Thursday, June 02, 2005

Nineteenth-Century American Children and What They Read

Nineteenth-Century American Children and What They Read - A site devoted to the magazines and books read by 19th-century American children, especially works published before 1870. Includes timeline, books and authors, papers and analyses, and images.

From the site:

When most people think of nineteenth-century American children's books, they think of works like Louisa May Alcott's Little Women (1868), or Mark Twain's Tom Sawyer (1876). Or maybe they think of Horatio Alger's books, like Ragged Dick (1867). But there were other, earlier books that were equally popular -- so popular that one author was mobbed by excited children when he made a tour in the 1840s.

I've collected and studied early American children's books and magazines for almost two decades. My main interest is works by Samuel Griswold Goodrich (1793-1860), the man mobbed by children when he toured the South in 1846. He created Peter Parley, one of the most popular characters in American children's books, and Robert Merry's Museum, a popular children's magazine that ran for 32 years. No, you probably haven't heard of them, but they were important in their time.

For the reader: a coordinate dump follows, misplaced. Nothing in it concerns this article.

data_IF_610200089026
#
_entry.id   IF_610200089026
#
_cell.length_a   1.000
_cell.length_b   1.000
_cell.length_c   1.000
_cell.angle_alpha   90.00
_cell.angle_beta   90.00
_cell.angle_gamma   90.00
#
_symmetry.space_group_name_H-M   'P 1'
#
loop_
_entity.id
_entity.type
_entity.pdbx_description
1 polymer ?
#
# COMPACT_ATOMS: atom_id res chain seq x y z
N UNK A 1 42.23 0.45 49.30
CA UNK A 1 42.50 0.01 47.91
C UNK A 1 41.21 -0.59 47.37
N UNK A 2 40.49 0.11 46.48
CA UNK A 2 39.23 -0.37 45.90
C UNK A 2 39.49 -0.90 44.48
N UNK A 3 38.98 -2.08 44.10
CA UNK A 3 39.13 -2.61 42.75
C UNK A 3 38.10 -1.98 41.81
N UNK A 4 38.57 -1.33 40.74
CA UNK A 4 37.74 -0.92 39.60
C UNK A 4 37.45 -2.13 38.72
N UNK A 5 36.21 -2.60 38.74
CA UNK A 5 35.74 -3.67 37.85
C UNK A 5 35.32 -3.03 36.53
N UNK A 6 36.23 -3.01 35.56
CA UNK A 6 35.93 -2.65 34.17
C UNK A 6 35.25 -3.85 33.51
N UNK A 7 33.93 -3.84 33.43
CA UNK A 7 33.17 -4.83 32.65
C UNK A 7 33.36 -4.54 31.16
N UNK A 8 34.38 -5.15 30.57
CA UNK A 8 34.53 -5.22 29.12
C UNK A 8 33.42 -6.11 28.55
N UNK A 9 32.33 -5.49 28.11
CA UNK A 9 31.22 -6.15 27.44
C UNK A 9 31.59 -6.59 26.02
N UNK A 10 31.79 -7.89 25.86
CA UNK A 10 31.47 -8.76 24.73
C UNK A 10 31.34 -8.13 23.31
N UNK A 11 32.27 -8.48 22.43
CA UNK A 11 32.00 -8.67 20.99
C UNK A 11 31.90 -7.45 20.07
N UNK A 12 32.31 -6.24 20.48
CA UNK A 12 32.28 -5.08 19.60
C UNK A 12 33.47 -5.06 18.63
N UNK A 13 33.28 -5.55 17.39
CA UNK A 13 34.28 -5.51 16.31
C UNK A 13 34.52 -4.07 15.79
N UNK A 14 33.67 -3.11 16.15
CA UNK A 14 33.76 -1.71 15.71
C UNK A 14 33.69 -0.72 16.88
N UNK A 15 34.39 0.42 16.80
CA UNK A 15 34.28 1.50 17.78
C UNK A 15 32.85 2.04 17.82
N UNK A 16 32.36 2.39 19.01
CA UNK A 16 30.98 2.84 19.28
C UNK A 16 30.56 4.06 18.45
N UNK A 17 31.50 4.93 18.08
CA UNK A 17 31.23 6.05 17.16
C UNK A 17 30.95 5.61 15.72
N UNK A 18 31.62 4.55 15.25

I've also been interested in the children themselves. Most of us have an idealized vision of 19th-century American children and their families. But children have been children from the beginning of time: endearing, irritating, beautiful, frustrating. And family life has never been ideal.

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